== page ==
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In a change that has seen the dominance of fossil fuels reversed over the last decade, renewables now generate more electricity than traditional carbon-emitting energy sources. The last ten years have been truly remarkable for the renewable energy sector, as electricity contributed by wind farms, solar panels, and biomass has more than quadrupled. In sharp contrast, the demand for fossil fuels has plummeted. 

While there is still significant progress to be made for the UK to reach its goal of net-zero greenhouse gas emissions by 2050, the shift from fossil fuels to renewables is promising. Of particular interest to investors, governments, and regulators are windfarms, which are now outpacing other renewable sources to produce more power. 

Current and Projected Split Amongst Renewable Energy Sources

The third quarter of 2019 saw the UK’s solar panels, biomass, and wind farms generate more electricity than fossil fuels’ combined output. Approximately 29.5 terawatt-hours were produced while only 29.1TWh was provided by oil, gas and coal. 

Of this energy, 39% derived from fossil fuels, of which 38% came from gas, and less than 1% from coal and oil. Another 40% was contributed by renewable sources, which further breaks down as 20% from wind, 12% from biomass, and 6% from solar panels, while nuclear power plants provided the final 19%.

Since then, there’s been a ‘substantial increase’ in total output from renewables across the UK. As revealed by government-gathered data, electricity powered by renewable sources rose from 39% in 2019 to 47% at the beginning of 2020. Of this, offshore windfarms contributed to the largest increase in the first quarter of that year. During this period, 30% of electricity was powered by wind, an increase from 22.3% at the end of 2019.

These numbers reveal the pivotal role windfarms are playing in increasing the country’s supply of renewable energy.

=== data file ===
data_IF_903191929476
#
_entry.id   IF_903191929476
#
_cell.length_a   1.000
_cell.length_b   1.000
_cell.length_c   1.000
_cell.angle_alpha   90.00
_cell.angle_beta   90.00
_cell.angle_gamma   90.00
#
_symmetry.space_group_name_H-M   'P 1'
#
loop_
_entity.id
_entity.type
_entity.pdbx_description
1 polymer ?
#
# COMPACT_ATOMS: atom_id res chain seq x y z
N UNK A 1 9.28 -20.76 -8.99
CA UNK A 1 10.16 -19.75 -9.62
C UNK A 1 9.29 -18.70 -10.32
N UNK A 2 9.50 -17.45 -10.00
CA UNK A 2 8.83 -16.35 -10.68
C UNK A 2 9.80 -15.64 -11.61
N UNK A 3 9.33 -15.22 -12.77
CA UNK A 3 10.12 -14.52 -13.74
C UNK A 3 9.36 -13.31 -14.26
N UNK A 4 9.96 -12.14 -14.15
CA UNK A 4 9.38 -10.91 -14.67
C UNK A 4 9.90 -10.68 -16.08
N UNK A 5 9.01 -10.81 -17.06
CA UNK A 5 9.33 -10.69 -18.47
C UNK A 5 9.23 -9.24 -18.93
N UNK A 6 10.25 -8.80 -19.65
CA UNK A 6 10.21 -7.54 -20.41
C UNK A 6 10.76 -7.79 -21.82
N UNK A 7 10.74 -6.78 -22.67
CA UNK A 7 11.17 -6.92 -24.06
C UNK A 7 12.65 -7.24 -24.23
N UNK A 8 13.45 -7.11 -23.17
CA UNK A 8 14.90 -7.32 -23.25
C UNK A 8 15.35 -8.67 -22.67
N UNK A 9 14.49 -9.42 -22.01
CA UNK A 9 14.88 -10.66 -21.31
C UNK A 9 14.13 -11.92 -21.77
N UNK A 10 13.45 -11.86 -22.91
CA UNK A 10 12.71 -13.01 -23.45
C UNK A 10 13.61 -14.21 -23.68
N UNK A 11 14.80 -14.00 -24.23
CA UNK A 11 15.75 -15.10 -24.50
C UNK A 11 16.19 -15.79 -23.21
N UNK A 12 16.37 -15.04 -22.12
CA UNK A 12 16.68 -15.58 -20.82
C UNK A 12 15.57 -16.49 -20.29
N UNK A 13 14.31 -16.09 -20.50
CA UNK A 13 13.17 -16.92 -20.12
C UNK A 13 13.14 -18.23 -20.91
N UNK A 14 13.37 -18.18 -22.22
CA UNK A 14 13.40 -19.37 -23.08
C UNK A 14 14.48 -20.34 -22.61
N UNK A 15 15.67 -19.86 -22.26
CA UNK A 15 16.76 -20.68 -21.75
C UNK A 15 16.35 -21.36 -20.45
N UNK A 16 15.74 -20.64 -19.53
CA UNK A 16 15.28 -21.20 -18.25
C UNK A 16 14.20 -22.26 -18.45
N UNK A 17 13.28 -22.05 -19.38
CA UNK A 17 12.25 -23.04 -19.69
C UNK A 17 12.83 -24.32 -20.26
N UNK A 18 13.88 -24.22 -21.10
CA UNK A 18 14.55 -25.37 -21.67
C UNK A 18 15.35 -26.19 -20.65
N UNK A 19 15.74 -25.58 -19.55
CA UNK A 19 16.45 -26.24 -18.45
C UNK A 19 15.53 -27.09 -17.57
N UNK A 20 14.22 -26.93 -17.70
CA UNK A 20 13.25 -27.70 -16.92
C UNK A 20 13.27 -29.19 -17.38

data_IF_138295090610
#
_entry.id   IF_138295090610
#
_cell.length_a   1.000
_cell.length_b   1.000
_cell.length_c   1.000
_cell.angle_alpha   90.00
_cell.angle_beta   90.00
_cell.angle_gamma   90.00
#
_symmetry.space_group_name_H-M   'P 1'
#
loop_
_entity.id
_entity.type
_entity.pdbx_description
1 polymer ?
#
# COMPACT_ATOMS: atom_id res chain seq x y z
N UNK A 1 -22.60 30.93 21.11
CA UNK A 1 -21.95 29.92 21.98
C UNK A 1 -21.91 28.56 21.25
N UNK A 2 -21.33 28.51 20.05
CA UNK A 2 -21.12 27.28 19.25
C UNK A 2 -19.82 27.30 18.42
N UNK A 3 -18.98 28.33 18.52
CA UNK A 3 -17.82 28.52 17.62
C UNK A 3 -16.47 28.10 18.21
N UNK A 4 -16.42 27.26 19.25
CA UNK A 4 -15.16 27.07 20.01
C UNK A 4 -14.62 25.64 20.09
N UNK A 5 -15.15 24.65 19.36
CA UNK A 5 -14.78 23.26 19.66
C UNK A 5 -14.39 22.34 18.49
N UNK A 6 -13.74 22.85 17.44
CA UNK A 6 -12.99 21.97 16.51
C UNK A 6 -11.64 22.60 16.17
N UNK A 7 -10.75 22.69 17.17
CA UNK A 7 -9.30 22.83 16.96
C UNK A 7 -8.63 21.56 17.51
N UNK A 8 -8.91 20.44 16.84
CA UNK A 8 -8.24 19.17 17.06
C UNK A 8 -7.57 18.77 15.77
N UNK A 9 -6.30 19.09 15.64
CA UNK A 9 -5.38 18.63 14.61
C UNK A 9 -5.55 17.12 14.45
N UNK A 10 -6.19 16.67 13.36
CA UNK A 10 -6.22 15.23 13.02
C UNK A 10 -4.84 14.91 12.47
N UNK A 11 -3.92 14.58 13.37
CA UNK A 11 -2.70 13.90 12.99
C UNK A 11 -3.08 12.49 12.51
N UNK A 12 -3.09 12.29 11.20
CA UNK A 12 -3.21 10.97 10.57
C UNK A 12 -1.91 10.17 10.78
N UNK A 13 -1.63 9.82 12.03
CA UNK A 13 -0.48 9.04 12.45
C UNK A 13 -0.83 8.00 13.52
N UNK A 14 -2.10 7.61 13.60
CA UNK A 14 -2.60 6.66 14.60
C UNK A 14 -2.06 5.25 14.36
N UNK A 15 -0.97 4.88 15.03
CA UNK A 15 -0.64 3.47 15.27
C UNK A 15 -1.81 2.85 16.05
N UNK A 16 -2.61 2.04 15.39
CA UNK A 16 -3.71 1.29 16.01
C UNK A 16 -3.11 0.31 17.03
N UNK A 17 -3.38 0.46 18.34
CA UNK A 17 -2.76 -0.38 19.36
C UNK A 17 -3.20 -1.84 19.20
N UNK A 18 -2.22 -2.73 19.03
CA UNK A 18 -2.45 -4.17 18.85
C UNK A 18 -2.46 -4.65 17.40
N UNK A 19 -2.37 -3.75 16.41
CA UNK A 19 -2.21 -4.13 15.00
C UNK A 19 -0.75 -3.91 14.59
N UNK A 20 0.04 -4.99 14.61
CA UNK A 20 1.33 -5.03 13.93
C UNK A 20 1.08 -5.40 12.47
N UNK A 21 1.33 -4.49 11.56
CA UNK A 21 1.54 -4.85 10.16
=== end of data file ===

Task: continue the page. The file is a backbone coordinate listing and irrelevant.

What more wind generation means for UK energy

Not only is wind more efficient compared to other eco-friendly energy sources, but it’s also one of the cheapest sources of energy available. That makes the future of wind very compelling for governments, investors, and people in general. Here are just a few ways wind is set to shape the energy sector in years to come.


Renewable energy is already a fast-growing sector requiring expansion of operations and innovation. This is particularly true for wind farms, given the many projects, both on and offshore, set to launch over the coming years. 

Offshore wind jobs alone are predicted to double by 2030. RenewableUK is one organisation looking to develop and support new roles, with over 27,000 posts slated to start over the next decade. The government itself is also keen to back more wind jobs, creating over 60,000 new positions as part of its Build Back Greener targets. There’s substantial demand for human resource development in this area, from data analysts and policy advisers to more hands-on roles in engineering, subsea diving, and project management.  


Increasing capacity is yet another factor set to drive further innovation and investment in wind. We can already directly trace rising wind-generated power to the build and launch of new offshore wind farms, such as the record-breaking 1,200 megawatt Hornsea One project completed in October 2019. Located just off the Yorkshire coast, it’s considered the world’s largest offshore wind farm producing power for over one million homes across the UK. 

The East Anglia One project is yet another offshore project underway, while the WindFloat Atlantic Project just off the shores of Portugal and HYwind Scotland’s five-turbine development signal the beginning of more floating energy system construction.

Funding & Innovation

Of course, as the wind sector grows and becomes more viable, it will attract significantly more investment. From improving turbine drivetrain technology’s efficiency to testing new gearboxes that will result in even more powerful turbines, there are still many challenges to be addressed. That presents ample opportunities for investors, both private and public, to get involved and help fund the revolution of renewable energy sources.